Mars rover: Stuck but still reporting
The U.S. space agency’s Mars rover Spirit is still stuck in loose Martian soil, but it’s providing scientists data on the planet’s environmental history.
Spirit became stuck in April in an area composed of layers of soil with differing pastel hues hiding beneath a darker sand blanket, NASA said.
Scientists dubbed the site
But while Spirit awaits extraction instructions, the rover is keeping busy examining Troy, which is next to a low plateau called Home Plate, approximately 2 miles from where Spirit landed in 2004.
Ray Arvidson of Washington University in St. Louis, deputy principal investigator for the science payloads on Spirit and its twin rover, Opportunity, said Spirit has been using tools on its robotic arm to examine Troy’s tan, yellow, white and dark-red sandy soil.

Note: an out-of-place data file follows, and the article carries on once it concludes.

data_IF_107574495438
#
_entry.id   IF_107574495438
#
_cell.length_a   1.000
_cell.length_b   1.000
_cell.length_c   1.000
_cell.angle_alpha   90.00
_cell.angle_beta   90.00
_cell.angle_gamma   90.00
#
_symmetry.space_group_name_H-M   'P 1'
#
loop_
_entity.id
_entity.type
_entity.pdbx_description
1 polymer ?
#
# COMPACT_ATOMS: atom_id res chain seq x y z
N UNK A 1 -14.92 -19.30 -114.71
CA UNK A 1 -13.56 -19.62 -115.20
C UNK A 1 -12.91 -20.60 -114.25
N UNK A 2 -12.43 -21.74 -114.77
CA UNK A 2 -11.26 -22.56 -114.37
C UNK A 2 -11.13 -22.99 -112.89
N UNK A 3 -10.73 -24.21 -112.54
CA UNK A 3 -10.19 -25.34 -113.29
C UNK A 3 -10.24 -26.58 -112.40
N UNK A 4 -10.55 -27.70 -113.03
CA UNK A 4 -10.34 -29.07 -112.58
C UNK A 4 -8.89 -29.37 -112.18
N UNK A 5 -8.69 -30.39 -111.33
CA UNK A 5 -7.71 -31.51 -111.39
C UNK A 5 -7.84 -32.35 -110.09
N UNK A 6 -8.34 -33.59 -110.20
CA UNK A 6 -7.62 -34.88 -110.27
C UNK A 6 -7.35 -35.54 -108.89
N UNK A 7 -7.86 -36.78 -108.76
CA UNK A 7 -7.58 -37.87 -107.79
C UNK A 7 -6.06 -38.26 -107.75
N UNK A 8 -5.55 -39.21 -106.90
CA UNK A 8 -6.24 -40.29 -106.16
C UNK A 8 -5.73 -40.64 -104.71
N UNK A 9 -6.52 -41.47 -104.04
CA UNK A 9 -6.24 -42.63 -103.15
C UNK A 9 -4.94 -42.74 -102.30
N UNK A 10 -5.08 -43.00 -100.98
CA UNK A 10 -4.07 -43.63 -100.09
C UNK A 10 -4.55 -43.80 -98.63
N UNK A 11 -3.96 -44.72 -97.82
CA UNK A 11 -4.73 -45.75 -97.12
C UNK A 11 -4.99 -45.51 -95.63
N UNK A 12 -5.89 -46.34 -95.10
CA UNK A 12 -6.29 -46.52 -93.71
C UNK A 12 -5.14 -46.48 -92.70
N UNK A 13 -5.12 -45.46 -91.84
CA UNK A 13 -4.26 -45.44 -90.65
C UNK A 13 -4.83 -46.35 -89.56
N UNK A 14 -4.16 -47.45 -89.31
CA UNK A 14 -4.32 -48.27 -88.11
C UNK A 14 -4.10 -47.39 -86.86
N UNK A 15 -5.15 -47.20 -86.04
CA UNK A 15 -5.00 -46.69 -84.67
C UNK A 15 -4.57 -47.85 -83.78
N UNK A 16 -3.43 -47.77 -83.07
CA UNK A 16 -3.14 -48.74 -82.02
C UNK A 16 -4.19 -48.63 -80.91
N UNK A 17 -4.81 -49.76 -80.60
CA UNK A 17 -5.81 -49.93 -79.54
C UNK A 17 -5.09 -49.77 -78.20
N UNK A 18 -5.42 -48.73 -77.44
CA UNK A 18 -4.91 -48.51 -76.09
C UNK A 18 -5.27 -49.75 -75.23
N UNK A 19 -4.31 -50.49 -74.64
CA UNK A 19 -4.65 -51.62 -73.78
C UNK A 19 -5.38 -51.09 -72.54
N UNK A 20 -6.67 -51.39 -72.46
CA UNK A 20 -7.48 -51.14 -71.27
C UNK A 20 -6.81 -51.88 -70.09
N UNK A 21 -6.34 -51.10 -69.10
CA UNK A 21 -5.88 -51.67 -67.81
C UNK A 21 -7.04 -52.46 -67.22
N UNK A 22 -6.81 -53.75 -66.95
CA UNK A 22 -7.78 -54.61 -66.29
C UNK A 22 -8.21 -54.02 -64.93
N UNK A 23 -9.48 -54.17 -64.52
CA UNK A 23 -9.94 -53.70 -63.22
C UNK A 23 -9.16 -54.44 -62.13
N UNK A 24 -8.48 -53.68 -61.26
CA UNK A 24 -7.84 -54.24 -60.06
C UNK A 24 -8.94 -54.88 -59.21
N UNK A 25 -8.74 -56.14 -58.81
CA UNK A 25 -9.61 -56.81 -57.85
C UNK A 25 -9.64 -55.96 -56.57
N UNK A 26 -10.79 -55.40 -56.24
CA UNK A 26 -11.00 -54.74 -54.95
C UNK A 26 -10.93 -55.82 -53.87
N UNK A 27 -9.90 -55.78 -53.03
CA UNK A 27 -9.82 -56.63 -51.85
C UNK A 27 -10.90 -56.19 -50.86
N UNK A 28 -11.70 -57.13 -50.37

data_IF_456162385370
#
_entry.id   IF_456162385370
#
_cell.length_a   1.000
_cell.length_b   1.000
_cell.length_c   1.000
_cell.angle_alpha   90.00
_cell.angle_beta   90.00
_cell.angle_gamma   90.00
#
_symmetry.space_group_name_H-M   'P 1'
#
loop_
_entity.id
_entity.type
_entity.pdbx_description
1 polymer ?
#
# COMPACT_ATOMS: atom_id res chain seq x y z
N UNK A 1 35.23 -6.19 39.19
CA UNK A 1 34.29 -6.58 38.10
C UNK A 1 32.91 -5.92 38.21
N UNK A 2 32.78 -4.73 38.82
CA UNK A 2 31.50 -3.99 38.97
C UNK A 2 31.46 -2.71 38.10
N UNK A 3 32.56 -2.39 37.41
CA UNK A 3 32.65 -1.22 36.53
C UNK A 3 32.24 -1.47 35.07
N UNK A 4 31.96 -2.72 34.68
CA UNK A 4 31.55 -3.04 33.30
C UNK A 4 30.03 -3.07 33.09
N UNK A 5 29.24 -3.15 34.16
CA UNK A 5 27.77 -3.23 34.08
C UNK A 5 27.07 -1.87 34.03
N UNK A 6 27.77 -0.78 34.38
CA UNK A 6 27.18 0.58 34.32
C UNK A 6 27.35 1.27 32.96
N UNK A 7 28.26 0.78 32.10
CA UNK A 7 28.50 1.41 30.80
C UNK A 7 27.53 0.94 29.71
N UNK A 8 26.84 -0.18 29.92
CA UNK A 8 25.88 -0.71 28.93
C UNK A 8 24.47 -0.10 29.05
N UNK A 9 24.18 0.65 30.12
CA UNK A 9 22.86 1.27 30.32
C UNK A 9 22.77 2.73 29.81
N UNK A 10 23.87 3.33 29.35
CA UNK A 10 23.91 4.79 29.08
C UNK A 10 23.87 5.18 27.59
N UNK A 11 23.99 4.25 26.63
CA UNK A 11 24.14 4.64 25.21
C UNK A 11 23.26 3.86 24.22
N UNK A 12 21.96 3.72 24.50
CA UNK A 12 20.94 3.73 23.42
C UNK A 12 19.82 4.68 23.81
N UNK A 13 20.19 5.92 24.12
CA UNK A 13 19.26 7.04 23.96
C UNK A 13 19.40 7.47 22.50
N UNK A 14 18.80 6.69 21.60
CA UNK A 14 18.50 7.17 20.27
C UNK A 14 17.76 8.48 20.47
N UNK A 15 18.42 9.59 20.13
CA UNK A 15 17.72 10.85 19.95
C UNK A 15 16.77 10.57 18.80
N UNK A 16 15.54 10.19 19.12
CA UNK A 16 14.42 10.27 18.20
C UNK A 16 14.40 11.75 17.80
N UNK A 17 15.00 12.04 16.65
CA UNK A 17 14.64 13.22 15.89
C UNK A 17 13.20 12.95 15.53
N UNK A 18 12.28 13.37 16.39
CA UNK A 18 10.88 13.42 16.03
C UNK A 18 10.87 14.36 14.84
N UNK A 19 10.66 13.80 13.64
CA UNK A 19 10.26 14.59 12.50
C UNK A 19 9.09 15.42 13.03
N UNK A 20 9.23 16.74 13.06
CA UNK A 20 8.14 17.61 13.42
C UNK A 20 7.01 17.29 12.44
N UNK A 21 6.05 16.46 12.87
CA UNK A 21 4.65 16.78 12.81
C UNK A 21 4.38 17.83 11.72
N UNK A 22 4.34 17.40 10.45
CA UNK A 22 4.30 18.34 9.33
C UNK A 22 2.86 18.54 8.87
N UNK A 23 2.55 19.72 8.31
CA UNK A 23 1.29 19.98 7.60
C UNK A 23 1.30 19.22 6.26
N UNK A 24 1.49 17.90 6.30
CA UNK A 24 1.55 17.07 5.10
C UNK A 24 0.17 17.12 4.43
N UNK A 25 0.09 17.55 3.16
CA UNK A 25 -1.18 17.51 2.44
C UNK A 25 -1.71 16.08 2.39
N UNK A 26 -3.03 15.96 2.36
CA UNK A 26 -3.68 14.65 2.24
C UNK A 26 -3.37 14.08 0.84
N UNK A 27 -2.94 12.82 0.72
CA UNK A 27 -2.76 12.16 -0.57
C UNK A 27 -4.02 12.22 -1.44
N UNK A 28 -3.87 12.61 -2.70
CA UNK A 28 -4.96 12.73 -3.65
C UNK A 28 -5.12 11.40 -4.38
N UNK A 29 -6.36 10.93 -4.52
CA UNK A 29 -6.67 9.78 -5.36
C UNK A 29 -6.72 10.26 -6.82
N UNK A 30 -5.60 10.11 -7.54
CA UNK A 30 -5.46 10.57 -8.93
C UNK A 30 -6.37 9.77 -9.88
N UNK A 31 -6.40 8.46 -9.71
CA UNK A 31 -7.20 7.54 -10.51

The layers have basaltic sand, sulfate-rich sand and areas with the addition of silica-rich materials, possibly sorted by wind and cemented by the action of thin films of water, Arvidson said.
This may be evidence of much more recent processes than the formation of Home Plate — or is Home Plate being slowly stripped back by wind, and we happened to stir up a deposit from billions of years ago before the wind got to it?
Richard Moddis, a Spirit team scientist, added,
If your rover is going to get bogged down, it’s nice to have it be at a location so scientifically interesting.